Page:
Whenever Maori claims to the Waitangi Tribunal are brought to the public attention through the media it seems that, for many non-Maori, these are like bolts from the blue. The implication is that such claims are new, opportunistic and manufactured. That is invariably not the case. Nearly all such claims have deep historical roots. It is not my intention to outline here the abundant evidence of historical Maori claims to water. Instead, a single piece of evidence concerning historical Maori claims to the Waikato River is highlighted.
|Waikato River, 1859 (PA1-o-207-042, ATL)|
Firstly, let me briefly explain the context. In 1859 the government forced through the purchase of the Pekapeka block, at Waitara, in Taranaki, against the determined opposition of many owners, led by Wiremu Kingi Te Rangitake. A year later, Crown efforts to forcibly survey the block were met with peaceable opposition from members of Te Ati Awa about to be dispossessed of their lands. The government responded by opening fire on Taranaki Maori, and the first Taranaki War broke out.
Months later, many Waikato, Ngati Maniapoto and other Maori went to the aid of their Taranaki kin. Thereafter, the people of Waikato were branded obstinate ‘rebels’, even though many Pakeha acknowledged that the Waitara purchase was a deeply unjust one.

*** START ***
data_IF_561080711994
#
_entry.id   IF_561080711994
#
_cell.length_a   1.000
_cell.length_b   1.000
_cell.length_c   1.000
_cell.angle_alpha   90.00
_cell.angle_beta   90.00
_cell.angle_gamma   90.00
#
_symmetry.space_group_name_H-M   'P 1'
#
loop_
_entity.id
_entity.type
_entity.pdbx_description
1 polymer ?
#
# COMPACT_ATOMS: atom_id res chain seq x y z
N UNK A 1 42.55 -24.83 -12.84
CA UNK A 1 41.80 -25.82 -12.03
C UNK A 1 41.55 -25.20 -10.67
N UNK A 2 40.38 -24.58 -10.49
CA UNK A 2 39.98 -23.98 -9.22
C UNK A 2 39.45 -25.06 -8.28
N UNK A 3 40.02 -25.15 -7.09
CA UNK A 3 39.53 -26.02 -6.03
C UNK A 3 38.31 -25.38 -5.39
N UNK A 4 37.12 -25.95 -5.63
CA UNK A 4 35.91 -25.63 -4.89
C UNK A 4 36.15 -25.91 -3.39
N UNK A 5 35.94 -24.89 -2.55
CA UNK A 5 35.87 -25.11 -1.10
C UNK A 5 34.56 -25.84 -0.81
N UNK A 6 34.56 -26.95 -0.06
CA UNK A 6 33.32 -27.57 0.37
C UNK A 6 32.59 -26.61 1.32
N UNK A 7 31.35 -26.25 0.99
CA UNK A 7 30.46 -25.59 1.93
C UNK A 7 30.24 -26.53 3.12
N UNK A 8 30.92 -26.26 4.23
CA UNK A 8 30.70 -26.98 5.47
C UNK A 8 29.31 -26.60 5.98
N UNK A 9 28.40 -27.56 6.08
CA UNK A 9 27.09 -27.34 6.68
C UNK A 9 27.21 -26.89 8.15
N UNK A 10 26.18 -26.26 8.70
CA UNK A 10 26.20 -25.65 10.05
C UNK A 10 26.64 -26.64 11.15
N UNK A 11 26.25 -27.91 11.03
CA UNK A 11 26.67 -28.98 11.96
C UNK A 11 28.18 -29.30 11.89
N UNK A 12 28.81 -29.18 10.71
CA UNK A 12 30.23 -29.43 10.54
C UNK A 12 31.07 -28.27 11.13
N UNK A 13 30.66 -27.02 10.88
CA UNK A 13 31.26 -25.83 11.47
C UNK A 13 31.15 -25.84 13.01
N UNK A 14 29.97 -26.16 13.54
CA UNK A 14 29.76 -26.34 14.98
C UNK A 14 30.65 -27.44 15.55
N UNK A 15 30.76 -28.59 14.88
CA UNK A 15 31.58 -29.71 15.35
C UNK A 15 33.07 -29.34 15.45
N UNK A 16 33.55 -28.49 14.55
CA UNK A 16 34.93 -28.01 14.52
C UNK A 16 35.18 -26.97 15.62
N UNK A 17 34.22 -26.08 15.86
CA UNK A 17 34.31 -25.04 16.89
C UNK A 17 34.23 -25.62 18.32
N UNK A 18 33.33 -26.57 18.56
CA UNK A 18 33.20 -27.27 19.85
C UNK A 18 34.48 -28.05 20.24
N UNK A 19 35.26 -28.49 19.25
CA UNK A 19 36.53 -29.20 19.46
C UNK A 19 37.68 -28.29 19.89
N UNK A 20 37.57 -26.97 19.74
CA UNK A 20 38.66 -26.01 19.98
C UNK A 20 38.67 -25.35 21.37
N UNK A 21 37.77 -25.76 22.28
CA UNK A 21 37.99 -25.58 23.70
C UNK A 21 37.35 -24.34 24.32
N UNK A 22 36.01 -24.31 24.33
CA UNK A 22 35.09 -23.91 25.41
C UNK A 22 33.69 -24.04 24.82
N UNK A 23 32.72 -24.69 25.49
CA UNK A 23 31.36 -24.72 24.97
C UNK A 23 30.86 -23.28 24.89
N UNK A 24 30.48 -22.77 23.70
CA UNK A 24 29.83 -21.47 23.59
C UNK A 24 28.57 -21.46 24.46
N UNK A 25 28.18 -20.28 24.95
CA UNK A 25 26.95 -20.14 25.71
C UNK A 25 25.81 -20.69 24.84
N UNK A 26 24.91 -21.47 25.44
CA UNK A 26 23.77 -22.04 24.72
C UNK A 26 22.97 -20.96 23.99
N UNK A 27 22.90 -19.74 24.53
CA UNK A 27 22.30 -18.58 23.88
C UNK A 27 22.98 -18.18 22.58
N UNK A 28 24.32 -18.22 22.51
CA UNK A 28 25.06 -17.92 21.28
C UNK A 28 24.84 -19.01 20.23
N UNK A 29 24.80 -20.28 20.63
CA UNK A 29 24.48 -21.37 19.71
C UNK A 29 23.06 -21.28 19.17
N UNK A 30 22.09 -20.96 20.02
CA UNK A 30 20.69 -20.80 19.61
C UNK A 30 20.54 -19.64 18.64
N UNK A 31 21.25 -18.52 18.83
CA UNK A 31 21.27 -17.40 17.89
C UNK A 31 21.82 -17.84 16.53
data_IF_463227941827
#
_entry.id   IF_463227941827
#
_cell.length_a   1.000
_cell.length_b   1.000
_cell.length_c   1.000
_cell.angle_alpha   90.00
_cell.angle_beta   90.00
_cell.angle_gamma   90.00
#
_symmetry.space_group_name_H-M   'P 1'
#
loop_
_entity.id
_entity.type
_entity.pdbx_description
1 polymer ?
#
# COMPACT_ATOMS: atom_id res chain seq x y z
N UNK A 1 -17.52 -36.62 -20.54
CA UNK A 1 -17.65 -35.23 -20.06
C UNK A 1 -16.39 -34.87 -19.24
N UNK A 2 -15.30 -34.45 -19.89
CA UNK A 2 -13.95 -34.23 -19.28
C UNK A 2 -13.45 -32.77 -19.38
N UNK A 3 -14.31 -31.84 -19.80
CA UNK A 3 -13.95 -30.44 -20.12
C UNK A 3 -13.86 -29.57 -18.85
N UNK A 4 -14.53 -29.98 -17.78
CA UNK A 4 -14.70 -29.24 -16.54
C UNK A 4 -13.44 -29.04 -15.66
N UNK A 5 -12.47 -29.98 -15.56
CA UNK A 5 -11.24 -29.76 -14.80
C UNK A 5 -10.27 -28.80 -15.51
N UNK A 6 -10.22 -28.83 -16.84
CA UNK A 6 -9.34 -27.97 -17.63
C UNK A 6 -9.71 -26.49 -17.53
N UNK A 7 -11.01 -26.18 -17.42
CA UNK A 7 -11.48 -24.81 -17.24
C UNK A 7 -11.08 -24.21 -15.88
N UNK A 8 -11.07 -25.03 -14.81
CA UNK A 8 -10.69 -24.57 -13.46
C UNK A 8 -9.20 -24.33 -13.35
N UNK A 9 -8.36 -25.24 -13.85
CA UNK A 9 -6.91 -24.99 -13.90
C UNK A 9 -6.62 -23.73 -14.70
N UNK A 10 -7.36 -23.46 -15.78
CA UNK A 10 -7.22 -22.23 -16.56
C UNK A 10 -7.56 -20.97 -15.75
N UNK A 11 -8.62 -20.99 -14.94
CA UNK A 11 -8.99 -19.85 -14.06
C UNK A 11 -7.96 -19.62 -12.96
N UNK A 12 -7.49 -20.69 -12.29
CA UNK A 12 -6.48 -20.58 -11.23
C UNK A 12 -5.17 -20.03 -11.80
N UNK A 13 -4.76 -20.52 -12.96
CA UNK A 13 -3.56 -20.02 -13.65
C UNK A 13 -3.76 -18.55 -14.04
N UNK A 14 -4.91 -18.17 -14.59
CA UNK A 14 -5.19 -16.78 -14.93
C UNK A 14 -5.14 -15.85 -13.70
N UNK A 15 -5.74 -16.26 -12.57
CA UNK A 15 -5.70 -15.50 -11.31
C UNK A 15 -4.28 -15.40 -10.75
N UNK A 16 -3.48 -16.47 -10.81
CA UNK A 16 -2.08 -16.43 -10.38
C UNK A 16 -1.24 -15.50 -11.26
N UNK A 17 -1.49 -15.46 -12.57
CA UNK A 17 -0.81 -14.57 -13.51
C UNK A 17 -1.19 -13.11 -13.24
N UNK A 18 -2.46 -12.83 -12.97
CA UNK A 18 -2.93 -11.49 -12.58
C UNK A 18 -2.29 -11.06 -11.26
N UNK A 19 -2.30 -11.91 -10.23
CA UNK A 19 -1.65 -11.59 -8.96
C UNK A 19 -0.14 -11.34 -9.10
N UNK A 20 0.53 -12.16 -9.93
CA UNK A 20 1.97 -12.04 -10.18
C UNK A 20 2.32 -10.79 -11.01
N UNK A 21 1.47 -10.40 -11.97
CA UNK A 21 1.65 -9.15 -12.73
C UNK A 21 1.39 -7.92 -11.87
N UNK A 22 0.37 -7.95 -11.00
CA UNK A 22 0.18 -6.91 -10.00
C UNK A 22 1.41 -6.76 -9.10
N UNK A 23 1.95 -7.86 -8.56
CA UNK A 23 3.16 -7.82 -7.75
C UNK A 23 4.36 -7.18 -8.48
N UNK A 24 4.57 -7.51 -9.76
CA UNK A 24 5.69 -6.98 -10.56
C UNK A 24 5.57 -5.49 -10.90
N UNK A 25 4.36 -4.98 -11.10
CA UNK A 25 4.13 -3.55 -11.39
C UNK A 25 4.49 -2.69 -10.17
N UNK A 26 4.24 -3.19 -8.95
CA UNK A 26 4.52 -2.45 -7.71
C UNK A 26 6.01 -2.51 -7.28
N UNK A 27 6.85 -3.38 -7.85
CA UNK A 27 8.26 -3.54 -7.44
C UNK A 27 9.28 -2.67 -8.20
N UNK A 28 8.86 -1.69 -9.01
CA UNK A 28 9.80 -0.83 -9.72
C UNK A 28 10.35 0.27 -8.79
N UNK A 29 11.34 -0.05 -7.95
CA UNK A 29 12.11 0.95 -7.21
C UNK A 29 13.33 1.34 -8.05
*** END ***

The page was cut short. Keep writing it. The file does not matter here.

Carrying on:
The Taranaki War, and Waikato involvement in defending the rights of their Taranaki neighbours, brought to a head growing tensions caused by the Crown’s unwillingness to acknowledge the concerns of the Kingitanga movement. It had emerged out of Waikato after 1857 in response to growing Maori anger and consternation at the Crown’s unwillingness to find a place for Maori in the governance of the country (besides worries over the alarming rate of land alienation, settler racism directed against them and other matters that would take too long to explain here — perhaps topics for a future post).
Suffice to say that, after a truce was brokered at Taranaki in March 1861, attention moved to the Waikato. Governor Thomas Gore Browne prepared to invade the Waikato in September 1861, determined to impose unfettered Crown sovereignty over all Maori. Iwi and hapu were to be taught a lesson about who was really in control, regardless of whatever the Treaty might have said about respecting chiefly authority or tino rangatiratanga. That was to be achieved through directly confronting the leading supporters of the Kingitanga in the Waikato.
Before he could do so, the bumbling Browne was replaced as Governor by Sir George Grey. He had been lauded for his governorship of New Zealand in the 1840s, when confronted with a similar situation in the north, but all eyes were now on his intentions. Would it be peace or war?
While Grey talked peace, he prepared for war. The Great South Road was constructed to take troops to the Waikato, British troop numbers built up to alarming levels and steamers ordered to eventually patrol the vitally important Waikato River.